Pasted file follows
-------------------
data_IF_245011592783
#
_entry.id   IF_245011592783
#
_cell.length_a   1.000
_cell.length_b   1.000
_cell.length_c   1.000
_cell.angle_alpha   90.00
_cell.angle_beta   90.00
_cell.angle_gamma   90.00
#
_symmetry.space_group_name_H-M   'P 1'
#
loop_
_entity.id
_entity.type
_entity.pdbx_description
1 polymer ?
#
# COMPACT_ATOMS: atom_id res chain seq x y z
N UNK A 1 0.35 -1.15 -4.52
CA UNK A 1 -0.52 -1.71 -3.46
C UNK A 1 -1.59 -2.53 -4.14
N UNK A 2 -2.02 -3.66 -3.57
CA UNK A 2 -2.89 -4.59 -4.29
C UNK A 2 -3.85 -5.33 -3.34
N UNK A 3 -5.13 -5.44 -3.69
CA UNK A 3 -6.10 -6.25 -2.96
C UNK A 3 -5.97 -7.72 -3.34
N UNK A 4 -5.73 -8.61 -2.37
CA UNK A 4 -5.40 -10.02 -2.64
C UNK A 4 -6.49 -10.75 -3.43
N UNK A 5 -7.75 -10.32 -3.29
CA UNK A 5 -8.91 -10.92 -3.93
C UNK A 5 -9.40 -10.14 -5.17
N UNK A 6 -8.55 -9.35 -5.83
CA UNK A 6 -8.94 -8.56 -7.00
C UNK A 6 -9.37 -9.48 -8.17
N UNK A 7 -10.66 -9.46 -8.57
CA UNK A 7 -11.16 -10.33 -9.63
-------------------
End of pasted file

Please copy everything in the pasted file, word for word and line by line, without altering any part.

data_IF_245011592783
#
_entry.id   IF_245011592783
#
_cell.length_a   1.000
_cell.length_b   1.000
_cell.length_c   1.000
_cell.angle_alpha   90.00
_cell.angle_beta   90.00
_cell.angle_gamma   90.00
#
_symmetry.space_group_name_H-M   'P 1'
#
loop_
_entity.id
_entity.type
_entity.pdbx_description
1 polymer ?
#
# COMPACT_ATOMS: atom_id res chain seq x y z
N UNK A 1 0.35 -1.15 -4.52
CA UNK A 1 -0.52 -1.71 -3.46
C UNK A 1 -1.59 -2.53 -4.14
N UNK A 2 -2.02 -3.66 -3.57
CA UNK A 2 -2.89 -4.59 -4.29
C UNK A 2 -3.85 -5.33 -3.34
N UNK A 3 -5.13 -5.44 -3.69
CA UNK A 3 -6.10 -6.25 -2.96
C UNK A 3 -5.97 -7.72 -3.34
N UNK A 4 -5.73 -8.61 -2.37
CA UNK A 4 -5.40 -10.02 -2.64
C UNK A 4 -6.49 -10.75 -3.43
N UNK A 5 -7.75 -10.32 -3.29
CA UNK A 5 -8.91 -10.92 -3.93
C UNK A 5 -9.40 -10.14 -5.17
N UNK A 6 -8.55 -9.35 -5.83
CA UNK A 6 -8.94 -8.56 -7.00
C UNK A 6 -9.37 -9.48 -8.17
N UNK A 7 -10.66 -9.46 -8.57
CA UNK A 7 -11.16 -10.33 -9.63